by Amartya Sen
Russell Sage Foundation/Harvard University Press, 207 pp., $15.95 (paper)
Amartya Sen is best known to the general reader for his powerful essays on famine. He is an optimist about some of our gravest economic problems, such as mass starvation in a world that at present can easily produce more food than everyone can eat. Reason and voluntary participation are his watchwords. He shows that some of the nostrums about which we have become complacent or cynical can actually work. Thus with a fallible democracy and a fairly free press, India has not had a famine since independence; during the same period China had one of the worst famines on earth. In Zimbabwe there was food while the Sahel region starved.
Sen has long used the poor southern Indian state of Kerala to illustrate how high levels of education, especially for women, can short-circuit poverty. Kerala has more dramatically reduced its fertility rate than has China with its one-child policy. Fertility fell from 3.0 to 1.8, against 2.8 to 2.0, between 1979 and 1991—and without much altering the rates of male to female live births or surviving children. And whereas men outlive women in most of South Asia, in Kerala the life expectancy of women is seventy-four, compared to seventy-one for men. Such facts illustrate how basic human aspirations can be measured in gross but telling ways. The Costa Rican GNP per head is one-twelfth that of the US, but Costa Ricans live just as long as Americans. Because they have effective policies for basic education, communal health services, and medical care, they live far longer, on average, than the citizens of Brazil, Gabon, or South Africa, which have a much larger GNP per person.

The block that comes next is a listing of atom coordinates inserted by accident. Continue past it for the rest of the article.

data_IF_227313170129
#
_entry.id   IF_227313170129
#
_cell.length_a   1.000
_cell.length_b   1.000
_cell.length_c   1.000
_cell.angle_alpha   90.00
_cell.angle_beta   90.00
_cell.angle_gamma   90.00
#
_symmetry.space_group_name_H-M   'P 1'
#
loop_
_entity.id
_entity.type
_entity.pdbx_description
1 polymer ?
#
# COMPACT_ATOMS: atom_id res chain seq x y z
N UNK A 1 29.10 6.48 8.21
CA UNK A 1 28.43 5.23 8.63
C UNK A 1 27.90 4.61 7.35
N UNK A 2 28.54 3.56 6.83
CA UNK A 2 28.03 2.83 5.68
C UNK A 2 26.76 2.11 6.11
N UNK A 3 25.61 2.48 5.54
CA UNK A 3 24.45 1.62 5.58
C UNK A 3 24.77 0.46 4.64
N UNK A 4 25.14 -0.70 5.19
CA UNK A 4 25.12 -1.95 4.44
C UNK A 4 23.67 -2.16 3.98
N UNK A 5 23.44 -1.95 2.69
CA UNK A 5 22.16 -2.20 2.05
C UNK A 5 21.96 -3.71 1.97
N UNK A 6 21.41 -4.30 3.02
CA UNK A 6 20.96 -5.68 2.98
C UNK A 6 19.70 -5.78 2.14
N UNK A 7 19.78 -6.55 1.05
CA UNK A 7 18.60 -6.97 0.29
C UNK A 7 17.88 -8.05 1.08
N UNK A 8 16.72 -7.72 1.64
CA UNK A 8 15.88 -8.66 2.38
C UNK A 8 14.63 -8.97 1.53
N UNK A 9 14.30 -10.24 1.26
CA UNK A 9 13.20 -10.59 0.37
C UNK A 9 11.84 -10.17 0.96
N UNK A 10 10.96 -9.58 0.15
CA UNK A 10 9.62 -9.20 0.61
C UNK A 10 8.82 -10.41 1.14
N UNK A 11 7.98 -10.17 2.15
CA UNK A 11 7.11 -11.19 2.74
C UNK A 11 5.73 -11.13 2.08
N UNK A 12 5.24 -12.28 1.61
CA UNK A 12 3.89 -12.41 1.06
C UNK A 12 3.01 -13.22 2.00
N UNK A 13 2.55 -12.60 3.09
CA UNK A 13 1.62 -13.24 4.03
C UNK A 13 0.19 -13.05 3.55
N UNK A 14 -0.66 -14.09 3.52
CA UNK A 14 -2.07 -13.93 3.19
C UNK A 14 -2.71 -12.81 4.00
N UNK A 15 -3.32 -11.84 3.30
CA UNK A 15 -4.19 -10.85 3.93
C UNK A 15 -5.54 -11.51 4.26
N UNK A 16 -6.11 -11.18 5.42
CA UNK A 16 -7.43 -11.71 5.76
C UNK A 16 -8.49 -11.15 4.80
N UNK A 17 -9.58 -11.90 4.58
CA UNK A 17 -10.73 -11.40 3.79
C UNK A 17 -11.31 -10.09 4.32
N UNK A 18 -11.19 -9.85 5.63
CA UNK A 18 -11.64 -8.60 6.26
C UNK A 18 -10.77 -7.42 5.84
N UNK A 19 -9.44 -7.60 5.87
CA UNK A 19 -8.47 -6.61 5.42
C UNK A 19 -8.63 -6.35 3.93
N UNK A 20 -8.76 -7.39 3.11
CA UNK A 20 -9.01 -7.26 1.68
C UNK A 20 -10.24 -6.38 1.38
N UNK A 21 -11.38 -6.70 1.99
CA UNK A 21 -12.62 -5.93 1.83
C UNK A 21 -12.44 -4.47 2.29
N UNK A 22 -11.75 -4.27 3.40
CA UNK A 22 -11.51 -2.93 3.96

Such views of Sen’s are well known from his occasional essays. His colleagues acknowledge that there is no more eminent student of welfare or development economics. He has recently finished a term as president of the American Economic Association, and he has presided over many other institutions, national and international. He teaches economics and philosophy at Harvard and earlier had a distinguished career in England. He has steadfastly insisted that economists check their theories against reality; that their abstractions about preference, choice, and values seldom describe what individuals, communities, or corporations actually want or do.
When Sen was growing up in India, he suffered a severe case of palate cancer (more common among Indian populations than others). Doctors in Calcutta treated him with radiation at levels that would now be regarded as lethal, necessary though they may have seemed at the time. Sen possibly owes his life to what we now hold to be overdoses. We can imagine how that has left him with a certain caution about absolute certainty, a skepticism about current wisdom, and, perhaps, an inveterate optimism about problems that others believe to be intractable.
He is a true rationalist, philosophically at home among the European thinkers of the eighteenth century, such as Condorcet, who called themselves moral scientists. Yet in the key ideas of his …